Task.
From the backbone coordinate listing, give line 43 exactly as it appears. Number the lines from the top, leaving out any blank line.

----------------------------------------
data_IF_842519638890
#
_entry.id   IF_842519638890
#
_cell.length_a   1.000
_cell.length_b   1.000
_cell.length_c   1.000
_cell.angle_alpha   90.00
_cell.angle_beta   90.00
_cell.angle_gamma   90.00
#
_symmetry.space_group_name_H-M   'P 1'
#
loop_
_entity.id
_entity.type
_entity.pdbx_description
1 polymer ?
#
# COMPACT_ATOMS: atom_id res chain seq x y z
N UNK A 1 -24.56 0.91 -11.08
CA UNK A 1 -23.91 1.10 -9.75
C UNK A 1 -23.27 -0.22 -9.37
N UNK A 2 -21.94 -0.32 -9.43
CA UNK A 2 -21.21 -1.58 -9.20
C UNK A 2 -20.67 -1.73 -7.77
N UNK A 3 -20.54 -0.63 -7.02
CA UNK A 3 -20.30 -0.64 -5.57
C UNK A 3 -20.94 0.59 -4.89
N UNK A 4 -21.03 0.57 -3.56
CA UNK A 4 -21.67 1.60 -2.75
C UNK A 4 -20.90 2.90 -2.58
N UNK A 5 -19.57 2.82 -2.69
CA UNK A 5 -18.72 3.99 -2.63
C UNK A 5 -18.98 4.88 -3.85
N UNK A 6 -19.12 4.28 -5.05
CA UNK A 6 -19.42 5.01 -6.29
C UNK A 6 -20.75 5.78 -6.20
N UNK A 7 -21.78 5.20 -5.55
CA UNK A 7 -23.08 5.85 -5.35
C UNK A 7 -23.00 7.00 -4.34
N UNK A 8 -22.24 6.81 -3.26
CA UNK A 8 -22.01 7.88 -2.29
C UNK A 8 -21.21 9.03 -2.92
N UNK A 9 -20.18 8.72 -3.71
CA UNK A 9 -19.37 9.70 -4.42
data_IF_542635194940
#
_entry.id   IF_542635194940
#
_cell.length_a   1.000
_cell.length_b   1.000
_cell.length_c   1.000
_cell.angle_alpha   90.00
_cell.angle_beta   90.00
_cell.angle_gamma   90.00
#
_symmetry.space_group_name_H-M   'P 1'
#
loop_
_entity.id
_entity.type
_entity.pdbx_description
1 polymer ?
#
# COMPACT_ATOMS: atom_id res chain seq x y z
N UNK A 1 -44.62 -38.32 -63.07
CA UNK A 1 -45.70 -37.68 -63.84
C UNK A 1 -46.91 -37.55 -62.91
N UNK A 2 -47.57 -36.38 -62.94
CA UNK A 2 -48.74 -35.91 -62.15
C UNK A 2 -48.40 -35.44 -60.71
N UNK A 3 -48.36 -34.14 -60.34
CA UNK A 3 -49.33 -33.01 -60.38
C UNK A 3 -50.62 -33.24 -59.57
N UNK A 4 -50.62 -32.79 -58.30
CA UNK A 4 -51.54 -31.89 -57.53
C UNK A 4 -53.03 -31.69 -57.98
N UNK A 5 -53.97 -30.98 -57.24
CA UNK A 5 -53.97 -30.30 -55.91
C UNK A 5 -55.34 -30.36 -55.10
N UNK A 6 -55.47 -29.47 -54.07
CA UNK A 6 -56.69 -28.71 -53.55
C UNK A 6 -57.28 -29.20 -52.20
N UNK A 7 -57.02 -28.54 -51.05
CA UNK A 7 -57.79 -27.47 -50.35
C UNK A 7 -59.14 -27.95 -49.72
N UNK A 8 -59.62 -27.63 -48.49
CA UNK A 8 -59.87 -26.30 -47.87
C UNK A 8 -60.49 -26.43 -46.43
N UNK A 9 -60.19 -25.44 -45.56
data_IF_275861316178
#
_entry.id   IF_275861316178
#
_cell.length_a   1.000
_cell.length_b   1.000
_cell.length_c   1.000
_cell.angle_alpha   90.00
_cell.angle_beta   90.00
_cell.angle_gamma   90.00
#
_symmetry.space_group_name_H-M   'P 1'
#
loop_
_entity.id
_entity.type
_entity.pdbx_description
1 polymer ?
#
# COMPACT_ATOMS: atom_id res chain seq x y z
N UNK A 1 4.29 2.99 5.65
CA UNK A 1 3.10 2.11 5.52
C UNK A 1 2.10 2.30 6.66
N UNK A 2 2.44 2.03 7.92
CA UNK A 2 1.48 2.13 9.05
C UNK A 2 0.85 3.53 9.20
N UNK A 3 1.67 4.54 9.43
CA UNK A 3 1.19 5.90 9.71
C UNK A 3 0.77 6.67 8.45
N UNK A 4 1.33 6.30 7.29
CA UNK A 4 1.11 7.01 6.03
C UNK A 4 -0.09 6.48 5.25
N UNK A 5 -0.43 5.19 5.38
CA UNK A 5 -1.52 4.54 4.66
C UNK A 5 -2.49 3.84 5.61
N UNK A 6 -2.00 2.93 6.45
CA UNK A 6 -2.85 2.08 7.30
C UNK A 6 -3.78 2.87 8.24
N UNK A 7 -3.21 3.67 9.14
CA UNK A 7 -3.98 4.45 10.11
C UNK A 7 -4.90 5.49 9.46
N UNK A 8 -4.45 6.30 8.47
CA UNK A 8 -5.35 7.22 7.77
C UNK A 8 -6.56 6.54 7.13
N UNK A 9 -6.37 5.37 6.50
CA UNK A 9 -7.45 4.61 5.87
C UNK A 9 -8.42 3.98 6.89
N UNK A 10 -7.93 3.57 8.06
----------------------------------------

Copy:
CA UNK A 8 -22.01 7.88 -2.29